Tax News & Views: Health Care Edition
June 2017 | Vol. 12 No. 36
Tax News & Views: Health Care Edition is a timely news summary bulletin authored by the Health Care Industry Group, Deloitte Tax LLP. The newsletter contains highlights from the latest tax developments in health care on Capitol Hill, at the White House, at the Internal Revenue Service, at the Treasury Department and in the courts. It is a valuable resource for tax and other professionals involved in the tax-exempt health care providers and health plans sectors, helping them remain current on tax developments that stand to have an impact on their businesses.
- Substantiation Guidelines Released for Hardship Distributions
- Did you know?
- Additional Resources
- Subscribe and Archives
Substantiation Guidelines Released for Hardship Distributions
On February 23, 2017, the Employee Plans (EP) Division issued Substantiation Guidelines for Safe-Harbor Distributions for Section 401(k) Plans to EP Examinations employees. Subsequently on March 7, 2017, the EP Division issued Substantiation Guidelines for Safe-Harbor Hardship Distributions from Section 403(b) Plans to EP Examinations employees. The memoranda discuss permissible ways that an employee who requests a hardship distribution can substantiate the reason for a hardship distribution. The 401(k) memorandum discusses the hardship distribution requirements and the permissible substantiation requirements in detail. The 403(b) memorandum refers to the 401(k) memorandum for the similar substantiation requirements applicable to hardship distributions from 403(b) plans.
Under the Code and regulations, a participant may take a distribution from his or her 401(k) or 403(b) elective deferrals prior to termination of employment or attainment of age 59 ½ only on account of a hardship. The regulations provide that the following expenses are deemed to constitute a hardship:
- Expenses for medical care deductible under Section 213(d) for the employee or the employee’s spouse, children, dependents, or primary beneficiary under the plan;
- Costs related to the purchase of a principal residence;
- Payment of tuition, related educational fees, room and board expenses for up to the next 12 months of post-secondary education for the employee or the employee’s spouse, children, dependents, or primary beneficiary under the plan;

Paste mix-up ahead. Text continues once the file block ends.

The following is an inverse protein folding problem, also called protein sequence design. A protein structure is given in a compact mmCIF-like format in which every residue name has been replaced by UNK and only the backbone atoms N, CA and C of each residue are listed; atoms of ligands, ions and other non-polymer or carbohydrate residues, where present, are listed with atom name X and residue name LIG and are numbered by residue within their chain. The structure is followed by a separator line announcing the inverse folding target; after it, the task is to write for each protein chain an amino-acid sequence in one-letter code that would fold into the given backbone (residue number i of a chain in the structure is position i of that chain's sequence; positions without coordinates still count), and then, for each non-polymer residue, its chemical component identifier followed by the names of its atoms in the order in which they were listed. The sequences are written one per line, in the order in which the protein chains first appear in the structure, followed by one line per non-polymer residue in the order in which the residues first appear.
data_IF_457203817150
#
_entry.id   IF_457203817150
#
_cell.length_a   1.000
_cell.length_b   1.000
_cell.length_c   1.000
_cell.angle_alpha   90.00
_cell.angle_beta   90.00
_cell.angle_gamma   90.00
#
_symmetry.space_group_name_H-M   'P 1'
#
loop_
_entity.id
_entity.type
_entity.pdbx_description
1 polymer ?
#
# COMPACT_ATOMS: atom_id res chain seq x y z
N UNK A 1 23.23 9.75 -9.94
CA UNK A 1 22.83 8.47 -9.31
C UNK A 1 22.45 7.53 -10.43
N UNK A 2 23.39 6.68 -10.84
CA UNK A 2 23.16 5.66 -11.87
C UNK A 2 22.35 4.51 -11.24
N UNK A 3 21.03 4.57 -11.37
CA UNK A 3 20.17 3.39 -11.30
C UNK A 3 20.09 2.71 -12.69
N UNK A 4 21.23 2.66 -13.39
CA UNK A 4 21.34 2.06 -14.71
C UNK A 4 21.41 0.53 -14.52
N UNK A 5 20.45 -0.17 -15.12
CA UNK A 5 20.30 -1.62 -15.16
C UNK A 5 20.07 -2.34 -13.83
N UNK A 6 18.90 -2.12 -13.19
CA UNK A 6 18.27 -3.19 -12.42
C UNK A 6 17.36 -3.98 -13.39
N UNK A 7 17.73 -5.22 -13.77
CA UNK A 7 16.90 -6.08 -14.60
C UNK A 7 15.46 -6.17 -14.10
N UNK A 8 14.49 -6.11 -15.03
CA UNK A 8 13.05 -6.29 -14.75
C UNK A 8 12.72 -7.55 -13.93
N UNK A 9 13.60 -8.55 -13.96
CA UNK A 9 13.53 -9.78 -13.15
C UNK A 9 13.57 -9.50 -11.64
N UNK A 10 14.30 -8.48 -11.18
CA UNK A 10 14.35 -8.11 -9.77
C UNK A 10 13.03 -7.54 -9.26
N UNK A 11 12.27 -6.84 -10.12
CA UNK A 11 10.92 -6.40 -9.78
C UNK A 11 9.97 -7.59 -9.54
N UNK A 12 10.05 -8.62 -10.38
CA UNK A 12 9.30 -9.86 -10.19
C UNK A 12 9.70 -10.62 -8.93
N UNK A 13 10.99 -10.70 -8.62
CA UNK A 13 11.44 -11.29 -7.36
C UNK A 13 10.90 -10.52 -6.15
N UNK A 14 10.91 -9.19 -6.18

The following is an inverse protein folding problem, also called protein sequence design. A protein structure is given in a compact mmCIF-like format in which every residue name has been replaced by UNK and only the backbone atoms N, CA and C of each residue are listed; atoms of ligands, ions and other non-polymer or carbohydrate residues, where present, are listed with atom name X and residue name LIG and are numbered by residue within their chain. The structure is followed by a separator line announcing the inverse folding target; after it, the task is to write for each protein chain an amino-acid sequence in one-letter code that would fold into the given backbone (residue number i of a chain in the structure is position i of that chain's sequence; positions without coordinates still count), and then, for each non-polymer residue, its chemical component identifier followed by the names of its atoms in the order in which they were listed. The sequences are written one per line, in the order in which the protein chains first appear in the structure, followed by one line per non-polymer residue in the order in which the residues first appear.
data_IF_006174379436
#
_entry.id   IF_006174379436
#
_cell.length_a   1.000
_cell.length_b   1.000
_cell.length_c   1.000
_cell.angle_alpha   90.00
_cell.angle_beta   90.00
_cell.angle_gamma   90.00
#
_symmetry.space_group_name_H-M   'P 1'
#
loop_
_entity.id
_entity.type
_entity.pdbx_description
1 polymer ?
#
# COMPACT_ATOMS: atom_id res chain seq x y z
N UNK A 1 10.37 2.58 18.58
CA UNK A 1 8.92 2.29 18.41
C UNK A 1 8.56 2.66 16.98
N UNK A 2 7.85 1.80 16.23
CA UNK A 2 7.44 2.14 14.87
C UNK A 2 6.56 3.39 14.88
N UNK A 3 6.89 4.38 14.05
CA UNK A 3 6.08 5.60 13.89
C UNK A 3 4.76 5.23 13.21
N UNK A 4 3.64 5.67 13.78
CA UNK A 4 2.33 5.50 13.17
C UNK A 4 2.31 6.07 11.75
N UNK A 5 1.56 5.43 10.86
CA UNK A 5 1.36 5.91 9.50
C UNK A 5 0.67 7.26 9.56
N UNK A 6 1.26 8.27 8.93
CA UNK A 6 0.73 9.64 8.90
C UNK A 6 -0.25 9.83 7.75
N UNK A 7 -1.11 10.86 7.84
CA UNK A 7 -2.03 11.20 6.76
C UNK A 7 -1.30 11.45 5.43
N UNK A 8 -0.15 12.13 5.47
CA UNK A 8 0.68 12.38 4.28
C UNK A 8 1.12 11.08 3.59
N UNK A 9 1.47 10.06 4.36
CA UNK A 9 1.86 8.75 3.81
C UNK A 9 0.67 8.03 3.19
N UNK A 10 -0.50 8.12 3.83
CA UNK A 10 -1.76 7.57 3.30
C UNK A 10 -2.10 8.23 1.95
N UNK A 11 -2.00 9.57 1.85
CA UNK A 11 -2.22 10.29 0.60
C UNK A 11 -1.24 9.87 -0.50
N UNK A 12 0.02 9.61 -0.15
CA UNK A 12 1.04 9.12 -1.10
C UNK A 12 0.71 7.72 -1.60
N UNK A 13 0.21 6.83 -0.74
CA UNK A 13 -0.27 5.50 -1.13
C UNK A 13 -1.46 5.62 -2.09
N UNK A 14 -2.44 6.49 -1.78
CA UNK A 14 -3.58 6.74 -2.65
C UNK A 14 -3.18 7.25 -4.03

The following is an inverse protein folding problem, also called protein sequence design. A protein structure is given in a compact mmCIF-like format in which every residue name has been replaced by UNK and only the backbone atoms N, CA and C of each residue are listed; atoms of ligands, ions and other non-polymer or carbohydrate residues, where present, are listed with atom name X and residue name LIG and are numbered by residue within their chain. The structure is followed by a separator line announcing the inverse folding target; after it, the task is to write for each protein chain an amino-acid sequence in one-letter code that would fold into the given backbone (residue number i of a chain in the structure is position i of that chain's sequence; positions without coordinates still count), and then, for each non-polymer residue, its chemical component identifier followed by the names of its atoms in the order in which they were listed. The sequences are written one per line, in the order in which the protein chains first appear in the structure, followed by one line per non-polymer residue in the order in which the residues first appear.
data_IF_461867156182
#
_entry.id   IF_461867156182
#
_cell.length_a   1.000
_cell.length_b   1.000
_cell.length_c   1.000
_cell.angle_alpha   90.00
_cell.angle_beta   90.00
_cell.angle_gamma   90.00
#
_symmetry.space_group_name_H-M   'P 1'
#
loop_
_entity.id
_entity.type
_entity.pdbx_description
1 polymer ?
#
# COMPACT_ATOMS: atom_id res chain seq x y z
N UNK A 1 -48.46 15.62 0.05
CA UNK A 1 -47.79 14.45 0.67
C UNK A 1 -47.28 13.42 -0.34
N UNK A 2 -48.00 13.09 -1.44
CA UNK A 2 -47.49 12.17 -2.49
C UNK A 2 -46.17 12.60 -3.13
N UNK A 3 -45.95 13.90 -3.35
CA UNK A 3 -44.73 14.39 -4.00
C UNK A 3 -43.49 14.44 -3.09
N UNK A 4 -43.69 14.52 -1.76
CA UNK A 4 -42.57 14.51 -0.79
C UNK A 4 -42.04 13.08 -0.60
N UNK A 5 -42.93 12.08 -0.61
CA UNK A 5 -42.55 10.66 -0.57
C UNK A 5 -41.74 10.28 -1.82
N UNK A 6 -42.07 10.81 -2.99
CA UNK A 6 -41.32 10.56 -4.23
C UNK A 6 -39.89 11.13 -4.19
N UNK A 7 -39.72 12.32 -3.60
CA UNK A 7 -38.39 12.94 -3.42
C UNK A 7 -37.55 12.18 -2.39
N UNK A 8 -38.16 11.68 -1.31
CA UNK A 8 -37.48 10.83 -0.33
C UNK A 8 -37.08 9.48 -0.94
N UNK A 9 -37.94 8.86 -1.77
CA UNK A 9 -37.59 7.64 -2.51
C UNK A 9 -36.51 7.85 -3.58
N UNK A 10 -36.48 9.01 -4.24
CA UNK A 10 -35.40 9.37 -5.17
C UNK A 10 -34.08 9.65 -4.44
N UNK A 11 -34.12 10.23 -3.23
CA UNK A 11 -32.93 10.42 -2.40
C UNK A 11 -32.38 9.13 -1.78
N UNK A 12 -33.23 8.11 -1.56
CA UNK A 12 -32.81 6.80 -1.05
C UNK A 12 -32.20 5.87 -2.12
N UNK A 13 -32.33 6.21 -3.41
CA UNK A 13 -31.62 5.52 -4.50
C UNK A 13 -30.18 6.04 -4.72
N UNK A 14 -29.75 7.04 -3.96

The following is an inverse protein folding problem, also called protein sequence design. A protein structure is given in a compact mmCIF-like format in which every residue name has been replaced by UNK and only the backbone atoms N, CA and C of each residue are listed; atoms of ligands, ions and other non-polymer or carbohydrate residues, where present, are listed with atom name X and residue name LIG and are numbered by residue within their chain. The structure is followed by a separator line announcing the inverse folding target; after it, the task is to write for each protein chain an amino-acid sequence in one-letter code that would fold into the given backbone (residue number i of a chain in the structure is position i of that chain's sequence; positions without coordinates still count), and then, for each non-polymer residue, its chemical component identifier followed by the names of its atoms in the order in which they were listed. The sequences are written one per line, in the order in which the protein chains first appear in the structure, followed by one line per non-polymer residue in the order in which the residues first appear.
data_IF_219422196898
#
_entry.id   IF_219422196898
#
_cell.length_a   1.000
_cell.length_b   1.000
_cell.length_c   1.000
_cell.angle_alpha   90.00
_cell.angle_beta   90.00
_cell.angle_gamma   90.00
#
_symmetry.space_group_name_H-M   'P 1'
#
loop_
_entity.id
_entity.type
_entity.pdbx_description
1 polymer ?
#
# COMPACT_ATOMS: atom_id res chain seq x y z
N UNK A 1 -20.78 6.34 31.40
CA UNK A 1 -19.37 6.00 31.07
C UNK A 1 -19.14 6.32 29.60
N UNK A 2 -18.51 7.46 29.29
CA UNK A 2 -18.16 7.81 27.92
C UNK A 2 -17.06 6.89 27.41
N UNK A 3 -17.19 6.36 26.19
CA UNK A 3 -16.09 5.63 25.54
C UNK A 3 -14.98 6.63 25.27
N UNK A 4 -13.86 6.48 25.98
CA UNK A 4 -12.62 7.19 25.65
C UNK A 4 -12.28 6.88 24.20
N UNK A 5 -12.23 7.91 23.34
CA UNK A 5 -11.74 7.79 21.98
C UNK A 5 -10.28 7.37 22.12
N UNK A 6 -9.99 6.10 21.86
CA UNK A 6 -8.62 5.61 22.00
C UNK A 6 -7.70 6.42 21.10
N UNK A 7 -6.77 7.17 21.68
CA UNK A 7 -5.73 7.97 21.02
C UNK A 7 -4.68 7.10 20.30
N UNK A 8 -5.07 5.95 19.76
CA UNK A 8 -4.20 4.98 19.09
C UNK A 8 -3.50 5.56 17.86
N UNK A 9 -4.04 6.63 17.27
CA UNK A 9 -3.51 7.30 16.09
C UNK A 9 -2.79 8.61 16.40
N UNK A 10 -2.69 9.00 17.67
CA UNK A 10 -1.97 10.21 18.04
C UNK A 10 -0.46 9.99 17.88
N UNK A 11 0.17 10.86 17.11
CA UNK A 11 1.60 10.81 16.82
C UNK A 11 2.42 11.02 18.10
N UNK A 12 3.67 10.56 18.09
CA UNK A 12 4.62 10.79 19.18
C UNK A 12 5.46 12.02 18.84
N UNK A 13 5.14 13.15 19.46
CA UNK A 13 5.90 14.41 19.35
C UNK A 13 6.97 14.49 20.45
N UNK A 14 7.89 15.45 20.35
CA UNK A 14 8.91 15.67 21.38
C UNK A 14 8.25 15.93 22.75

- Payments necessary to prevent the eviction of the employee from the employee’s principal residence or foreclosure of the mortgage on that residence;
- Payments of burial or funeral expenses for the employee’s deceased parents, spouse, children, dependents, or primary beneficiary under the plan; or
- Expenses for the repair of damage to the employee’s principal residence that would qualify for the casualty deduction.
The memoranda discuss how an employer may prove to an IRS examiner whether hardship distributions were received based on one of the permissible hardship criteria. The memoranda provide the employer with two alternatives. First, the employer or third party administrator is permitted to obtain source documentation from the employee. Alternatively, the employer or third party administrator may obtain a certification from the employee that the employer has a permitted hardship. If the employer or plan administrator uses the employee certification procedures, then, per the memoranda, employers must provide the following notifications to the employee receiving the hardship distribution:
- The hardship distribution is taxable and additional taxes could apply.
- The amount of the distribution cannot exceed the immediate and heavy financial need.
- Hardship distributions cannot be made from earnings on elective contributions or from QNEC or QMAC accounts, if applicable.
- The recipient agrees to preserve source documents and to make them available at any time, upon request, to the employer or administrator.
If you have questions on these types of distributions, please reach out to your Deloitte contacts.
Did you know?
IRS Requests Comments on Charitable Contribution Regulations
The IRS has requested comments on Treasury Regulations Section 1.170A-1, Section 1.170A-13, and Section 1.6115-1 which provide guidance regarding the allowance of certain charitable contribution deductions, the substantiation requirements for charitable contributions of $250 or more, and the disclosure requirements for quid pro quo contributing in excess of $75. Comments are invited on:
- Whether the collection of information is necessary for the proper performance of the functions of the agency, including whether the information shall have practical utility;
- The accuracy of the agency’s estimate of the burden of the collection of information;
- Ways to enhance the quality, utility, and clarity of the information to be collected;
- Ways to minimize the burden of the collection of information on respondents, including through the use of automated collection techniques or other forms of information technology; and
- Estimates of capital or start-up costs and costs of operation, maintenance, and purchase of services to provide information. Comments should be submitted on or before June 19, 2017.
The source for health care insights: The Deloitte Center for Health Solutions (DCHS) is the research division of Deloitte’s Life Sciences and Health Care practice. The goal of DCHS is to inform stakeholders across the health care system about emerging trends, challenges, and opportunities.
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